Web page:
What is the architectural rhetoric of cathedrals?

Cathedrals are known to society as being places of worship and somewhere for people to go and pray in times of need and help from others. Using religion to help them can convert people to god and draw more to their cause with their approach and kindness makes a cathedral a persuasive place. It’s persuasive because there talk of god can help people and they make him out to sound almighty and he can solve all your problems (as you may tell, I don’t believe in god) but it’s also the aesthetics of the cathedral that draws people. The height of most cathedrals is tall and wide making it be seen from far away drawing people towards it making it perceivable. This can kind of link to my own design however, mine is smaller in the image but if you were to stand near it, then it would be much larger. If a cathedral is not perceivable, then the function would not work to draw people towards it. Items like benches and idols in a Cathedral are signifiers to draw people in and tells them what to do whether it be sit and pray or something to do with that religion because a cathedral is there to draw people towards it and its architectural design helps that by standing out to draw people towards it. In some cultures, the design of the cathedral use different shapes and decorative decorations to distinguish its self from other buildings. It’s not without saying that a cathedral does have affordances in its design. For example, a door provides a way which in return can lead someone to greater things or change their life (in this context with god). Many of objects like the benches I talked about are all affordances as they determine what is possible in a place like a cathedral.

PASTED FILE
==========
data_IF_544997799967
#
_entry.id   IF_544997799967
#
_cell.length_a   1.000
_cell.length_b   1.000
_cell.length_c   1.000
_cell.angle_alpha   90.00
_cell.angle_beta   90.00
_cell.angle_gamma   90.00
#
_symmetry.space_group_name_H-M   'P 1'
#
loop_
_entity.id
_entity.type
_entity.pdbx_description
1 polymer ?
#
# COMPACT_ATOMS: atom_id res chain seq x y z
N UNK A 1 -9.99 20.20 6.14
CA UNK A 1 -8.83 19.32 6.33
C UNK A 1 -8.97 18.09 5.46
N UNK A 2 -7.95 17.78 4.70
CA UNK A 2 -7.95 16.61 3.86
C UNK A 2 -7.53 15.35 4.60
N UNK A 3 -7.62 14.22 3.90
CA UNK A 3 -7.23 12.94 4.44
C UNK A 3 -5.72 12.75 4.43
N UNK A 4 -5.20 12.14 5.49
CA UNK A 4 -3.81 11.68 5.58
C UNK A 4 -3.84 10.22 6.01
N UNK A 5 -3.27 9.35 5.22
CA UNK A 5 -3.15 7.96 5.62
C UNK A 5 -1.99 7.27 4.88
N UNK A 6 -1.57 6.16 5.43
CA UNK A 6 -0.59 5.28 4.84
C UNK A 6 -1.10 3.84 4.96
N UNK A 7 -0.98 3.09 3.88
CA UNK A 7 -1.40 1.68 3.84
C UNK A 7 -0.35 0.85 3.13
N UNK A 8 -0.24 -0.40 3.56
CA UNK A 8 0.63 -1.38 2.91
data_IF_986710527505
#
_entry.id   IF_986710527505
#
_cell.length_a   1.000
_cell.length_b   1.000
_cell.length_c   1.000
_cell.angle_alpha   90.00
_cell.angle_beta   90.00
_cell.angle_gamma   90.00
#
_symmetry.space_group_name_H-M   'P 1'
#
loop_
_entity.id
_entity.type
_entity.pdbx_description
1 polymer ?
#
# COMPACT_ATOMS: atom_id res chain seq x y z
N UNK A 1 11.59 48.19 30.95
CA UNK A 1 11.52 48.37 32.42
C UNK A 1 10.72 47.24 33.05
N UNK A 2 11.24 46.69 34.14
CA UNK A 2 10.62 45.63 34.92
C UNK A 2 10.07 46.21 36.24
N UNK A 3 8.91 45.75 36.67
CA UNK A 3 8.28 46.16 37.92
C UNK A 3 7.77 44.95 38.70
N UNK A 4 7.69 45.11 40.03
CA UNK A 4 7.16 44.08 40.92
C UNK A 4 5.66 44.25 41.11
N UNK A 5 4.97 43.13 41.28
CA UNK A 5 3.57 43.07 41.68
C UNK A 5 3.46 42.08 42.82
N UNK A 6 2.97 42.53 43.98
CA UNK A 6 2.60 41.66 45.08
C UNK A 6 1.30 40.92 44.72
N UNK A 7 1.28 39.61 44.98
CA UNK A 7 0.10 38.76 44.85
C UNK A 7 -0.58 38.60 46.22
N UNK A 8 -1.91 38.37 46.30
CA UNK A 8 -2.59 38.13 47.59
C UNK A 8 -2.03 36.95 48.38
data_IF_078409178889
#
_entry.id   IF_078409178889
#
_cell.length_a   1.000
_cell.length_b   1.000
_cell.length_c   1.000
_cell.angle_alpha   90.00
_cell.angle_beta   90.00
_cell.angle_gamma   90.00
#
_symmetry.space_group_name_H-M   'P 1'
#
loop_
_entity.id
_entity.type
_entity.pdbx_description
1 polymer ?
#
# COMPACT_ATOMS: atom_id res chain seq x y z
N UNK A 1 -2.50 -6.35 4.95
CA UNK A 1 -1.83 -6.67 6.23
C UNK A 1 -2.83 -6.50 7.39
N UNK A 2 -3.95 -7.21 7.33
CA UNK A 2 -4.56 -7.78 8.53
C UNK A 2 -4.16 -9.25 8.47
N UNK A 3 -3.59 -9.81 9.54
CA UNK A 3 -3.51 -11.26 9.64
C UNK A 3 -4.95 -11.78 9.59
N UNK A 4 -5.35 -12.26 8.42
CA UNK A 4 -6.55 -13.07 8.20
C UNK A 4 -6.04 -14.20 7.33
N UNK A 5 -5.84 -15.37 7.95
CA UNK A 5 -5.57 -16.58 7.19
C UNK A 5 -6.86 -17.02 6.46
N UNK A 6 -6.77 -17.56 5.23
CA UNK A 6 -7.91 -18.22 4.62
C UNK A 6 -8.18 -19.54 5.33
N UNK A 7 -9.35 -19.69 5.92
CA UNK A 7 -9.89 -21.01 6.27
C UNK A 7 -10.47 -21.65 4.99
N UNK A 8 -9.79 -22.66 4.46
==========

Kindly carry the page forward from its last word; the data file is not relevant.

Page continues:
Advertisements

Leave a Reply

Fill in your details below or click an icon to log in:

WordPress.com Logo

You are commenting using your WordPress.com account. Log Out / Change )

Twitter picture

You are commenting using your Twitter account. Log Out / Change )

Facebook photo

You are commenting using your Facebook account. Log Out / Change )

Google+ photo

You are commenting using your Google+ account. Log Out / Change )

Connecting to %s